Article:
In search of titles.

by | Mar 12, 2022 | Newsletter

Each of my books started with a title that became a working title. One for Another was originally Cascading Wicked. It took a while, and my sister saying ‘Cascading Wicked is cool, but what does it actually mean?’to even consider changing it. (It’s easy to get attached to certain things when writing, becoming fond of particular sentences, paragraphs, even pages you finally acknowledge need deleting because of relevance issues.That is when the author must be brave and, as they say, ‘kill your darlings’). Searching for Native American quotes to put at the start of each chapter I came across “One for another”, which, basically, means an eye for an eye and thought, ‘That’s it!’ And so it became . . .

Dying Grass Moon began life as Diamond Dust.

Diamond dust, or clear-sky precipitation – you’d have to agree the former is waaay more poetic – is made up of clouds of tiny ice crystals that form close to the ground. It happens in really cold temperatures. I hoped to tie the title into the book, but came to the conclusion it wasn’t going to work.

The dying grass moon is another name for the hunter’s moon, or travel moon. It is the bright October moon. The grass is dying after summer, the animals have grown fat, and hunting for winter provisions begins – the moon so bright it’s possible to hunt at night. This I was able to refer to when Hennessey compares the moon to a changing season in her life.

And Hennessey #3?

I have a vague notion of telling the story from near, or in, a fledgling Yellowstone National Park. But that’s all I have so far. As Hennessey pretty much dictates what happens to her, during the course of this third adventure I’m sure the novel will decide on a title, then kindly let me know what that title is.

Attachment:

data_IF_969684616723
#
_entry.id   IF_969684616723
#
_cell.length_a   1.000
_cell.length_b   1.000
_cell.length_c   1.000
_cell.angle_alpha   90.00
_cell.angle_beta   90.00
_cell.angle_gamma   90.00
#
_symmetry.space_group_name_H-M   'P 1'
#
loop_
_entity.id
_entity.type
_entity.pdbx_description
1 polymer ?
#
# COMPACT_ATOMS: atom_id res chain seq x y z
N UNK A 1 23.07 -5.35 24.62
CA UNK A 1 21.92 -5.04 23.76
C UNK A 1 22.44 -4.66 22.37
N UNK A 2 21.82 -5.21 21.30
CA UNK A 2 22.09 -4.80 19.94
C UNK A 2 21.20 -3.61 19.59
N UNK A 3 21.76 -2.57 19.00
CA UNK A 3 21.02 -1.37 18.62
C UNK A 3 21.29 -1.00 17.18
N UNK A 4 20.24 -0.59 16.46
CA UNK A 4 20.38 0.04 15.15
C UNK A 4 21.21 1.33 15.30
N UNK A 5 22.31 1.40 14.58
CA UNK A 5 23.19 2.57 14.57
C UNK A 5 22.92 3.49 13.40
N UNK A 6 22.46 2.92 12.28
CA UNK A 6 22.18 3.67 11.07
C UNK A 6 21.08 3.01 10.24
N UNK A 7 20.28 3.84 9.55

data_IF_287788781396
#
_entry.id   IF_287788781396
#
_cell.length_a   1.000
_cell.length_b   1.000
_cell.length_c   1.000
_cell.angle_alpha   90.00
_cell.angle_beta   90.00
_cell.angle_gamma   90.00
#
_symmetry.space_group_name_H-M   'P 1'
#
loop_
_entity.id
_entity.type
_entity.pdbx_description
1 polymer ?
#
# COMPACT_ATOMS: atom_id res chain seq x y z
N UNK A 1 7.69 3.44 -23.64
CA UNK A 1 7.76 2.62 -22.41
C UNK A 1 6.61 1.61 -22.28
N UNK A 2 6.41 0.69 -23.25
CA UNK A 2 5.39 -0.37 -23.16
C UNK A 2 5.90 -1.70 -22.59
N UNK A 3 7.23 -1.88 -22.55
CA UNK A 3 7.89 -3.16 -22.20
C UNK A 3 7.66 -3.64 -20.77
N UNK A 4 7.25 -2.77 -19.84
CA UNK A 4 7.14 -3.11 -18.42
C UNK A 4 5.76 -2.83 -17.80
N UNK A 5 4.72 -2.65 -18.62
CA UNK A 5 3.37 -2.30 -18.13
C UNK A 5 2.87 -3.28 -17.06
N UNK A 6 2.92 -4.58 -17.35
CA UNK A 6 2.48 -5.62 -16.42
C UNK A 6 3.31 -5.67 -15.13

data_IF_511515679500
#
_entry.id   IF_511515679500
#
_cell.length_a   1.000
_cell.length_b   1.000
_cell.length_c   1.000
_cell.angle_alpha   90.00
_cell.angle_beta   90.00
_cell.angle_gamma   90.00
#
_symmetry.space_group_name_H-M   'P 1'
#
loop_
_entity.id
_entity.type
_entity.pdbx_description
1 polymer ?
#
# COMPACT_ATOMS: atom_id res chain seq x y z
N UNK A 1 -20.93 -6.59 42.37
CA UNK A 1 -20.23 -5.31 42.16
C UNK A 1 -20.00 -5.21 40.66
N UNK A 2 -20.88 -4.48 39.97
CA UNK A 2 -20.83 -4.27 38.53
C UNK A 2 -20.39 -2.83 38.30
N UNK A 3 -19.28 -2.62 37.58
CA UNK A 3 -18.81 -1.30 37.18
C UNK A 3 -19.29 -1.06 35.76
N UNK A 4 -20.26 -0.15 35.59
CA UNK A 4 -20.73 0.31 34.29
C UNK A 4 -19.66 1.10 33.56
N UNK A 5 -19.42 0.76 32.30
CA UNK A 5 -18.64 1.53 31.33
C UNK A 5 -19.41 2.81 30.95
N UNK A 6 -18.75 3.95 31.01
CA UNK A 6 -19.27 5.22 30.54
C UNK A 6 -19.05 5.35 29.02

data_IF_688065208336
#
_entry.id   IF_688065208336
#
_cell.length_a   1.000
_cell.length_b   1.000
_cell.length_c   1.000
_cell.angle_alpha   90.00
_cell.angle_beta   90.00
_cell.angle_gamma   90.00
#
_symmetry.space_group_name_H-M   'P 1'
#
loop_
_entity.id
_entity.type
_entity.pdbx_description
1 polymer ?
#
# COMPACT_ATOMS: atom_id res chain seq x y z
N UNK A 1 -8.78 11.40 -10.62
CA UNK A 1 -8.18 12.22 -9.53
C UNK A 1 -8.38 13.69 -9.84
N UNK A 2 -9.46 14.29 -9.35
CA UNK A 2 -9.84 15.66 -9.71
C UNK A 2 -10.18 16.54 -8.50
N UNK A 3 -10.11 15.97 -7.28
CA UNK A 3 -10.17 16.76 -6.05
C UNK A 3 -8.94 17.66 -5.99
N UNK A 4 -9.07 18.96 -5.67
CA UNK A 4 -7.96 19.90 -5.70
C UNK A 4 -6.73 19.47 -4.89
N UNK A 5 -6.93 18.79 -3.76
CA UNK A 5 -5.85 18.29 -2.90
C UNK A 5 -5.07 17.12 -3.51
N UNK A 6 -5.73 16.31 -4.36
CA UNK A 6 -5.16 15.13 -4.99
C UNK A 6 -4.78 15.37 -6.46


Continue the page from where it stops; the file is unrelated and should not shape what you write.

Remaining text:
A little bit of pretty. I wondered what the chalk artists were up to down at the Orewa waterfront. This was the gorgeousness they were creating.

Did you know . . .

  • It is said the modern cuff link was born after the serial publication of The Count of Monte Cristo began in 1844. One character had large diamond studs in his shirt cuffs, which made all those he met jealous as heck. Tailors recognised this fashion statement could be an important addition to a gentleman’s attire and, I’m sure, saw a great marketing opportunity.
  • Capuchin monkeys are extremely clever. If plagued by mosquitos they’ll rub themselves with millipedes, because millipedes contain chemicals that repel mosquitos.
  • Male bison can get to 6′ (1.82 m) tall.

Take care and happy reading,

P.S. I’d love to hear from you, so feel free to send me a message.
Andrea Jacka

On my bedside table at the moment is Gone by Morning, by Michele Weinstat Miller.

A suicide bomber attacks a Times Square subway station. Ex-madam Kathleen escapes the carnage, but this catastrophic event is just the beginning of an ongoing nightmare. A close friend is murdered, her apartment building set on fire and her bank accounts emptied. As she fights for her life, and the safety of her estranged family, it becomes clear everything is connected – the bomber, Kathleen, and the man plotting her downfall.
This is a ripper of a read filled with action, skulduggery, and volatile relationships woven into a killer story.


‘To write something, you have to risk making a fool of yourself.’
Anne Rice

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